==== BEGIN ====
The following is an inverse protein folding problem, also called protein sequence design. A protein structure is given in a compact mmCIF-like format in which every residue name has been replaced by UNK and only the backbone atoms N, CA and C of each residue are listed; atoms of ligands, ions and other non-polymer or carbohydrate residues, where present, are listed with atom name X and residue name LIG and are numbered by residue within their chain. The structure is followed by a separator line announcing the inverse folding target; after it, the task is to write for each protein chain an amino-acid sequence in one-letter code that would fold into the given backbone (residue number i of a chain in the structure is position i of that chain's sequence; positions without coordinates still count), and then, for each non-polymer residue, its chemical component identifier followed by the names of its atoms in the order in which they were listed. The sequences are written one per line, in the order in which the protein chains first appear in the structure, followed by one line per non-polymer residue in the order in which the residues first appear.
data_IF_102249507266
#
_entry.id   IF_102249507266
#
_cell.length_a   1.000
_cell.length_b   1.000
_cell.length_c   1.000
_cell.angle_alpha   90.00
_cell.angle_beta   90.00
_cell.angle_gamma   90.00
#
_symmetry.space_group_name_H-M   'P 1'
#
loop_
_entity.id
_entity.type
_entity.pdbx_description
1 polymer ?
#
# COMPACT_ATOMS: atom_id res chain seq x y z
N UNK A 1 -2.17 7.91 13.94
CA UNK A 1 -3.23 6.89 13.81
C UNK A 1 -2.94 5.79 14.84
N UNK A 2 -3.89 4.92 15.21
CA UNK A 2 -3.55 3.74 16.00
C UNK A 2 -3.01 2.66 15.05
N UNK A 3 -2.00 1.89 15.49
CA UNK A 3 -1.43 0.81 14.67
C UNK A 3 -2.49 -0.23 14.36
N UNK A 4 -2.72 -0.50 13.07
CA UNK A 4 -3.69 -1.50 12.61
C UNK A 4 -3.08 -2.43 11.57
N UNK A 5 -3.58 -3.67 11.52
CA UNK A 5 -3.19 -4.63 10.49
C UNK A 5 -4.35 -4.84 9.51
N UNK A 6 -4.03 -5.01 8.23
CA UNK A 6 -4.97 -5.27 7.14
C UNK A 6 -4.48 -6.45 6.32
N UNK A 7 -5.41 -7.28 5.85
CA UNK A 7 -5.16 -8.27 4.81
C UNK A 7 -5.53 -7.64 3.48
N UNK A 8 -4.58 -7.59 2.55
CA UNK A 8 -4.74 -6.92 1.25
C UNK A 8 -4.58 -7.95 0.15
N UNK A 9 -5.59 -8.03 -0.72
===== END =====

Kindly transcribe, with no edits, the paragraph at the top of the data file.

The following is an inverse protein folding problem, also called protein sequence design. A protein structure is given in a compact mmCIF-like format in which every residue name has been replaced by UNK and only the backbone atoms N, CA and C of each residue are listed; atoms of ligands, ions and other non-polymer or carbohydrate residues, where present, are listed with atom name X and residue name LIG and are numbered by residue within their chain. The structure is followed by a separator line announcing the inverse folding target; after it, the task is to write for each protein chain an amino-acid sequence in one-letter code that would fold into the given backbone (residue number i of a chain in the structure is position i of that chain's sequence; positions without coordinates still count), and then, for each non-polymer residue, its chemical component identifier followed by the names of its atoms in the order in which they were listed. The sequences are written one per line, in the order in which the protein chains first appear in the structure, followed by one line per non-polymer residue in the order in which the residues first appear.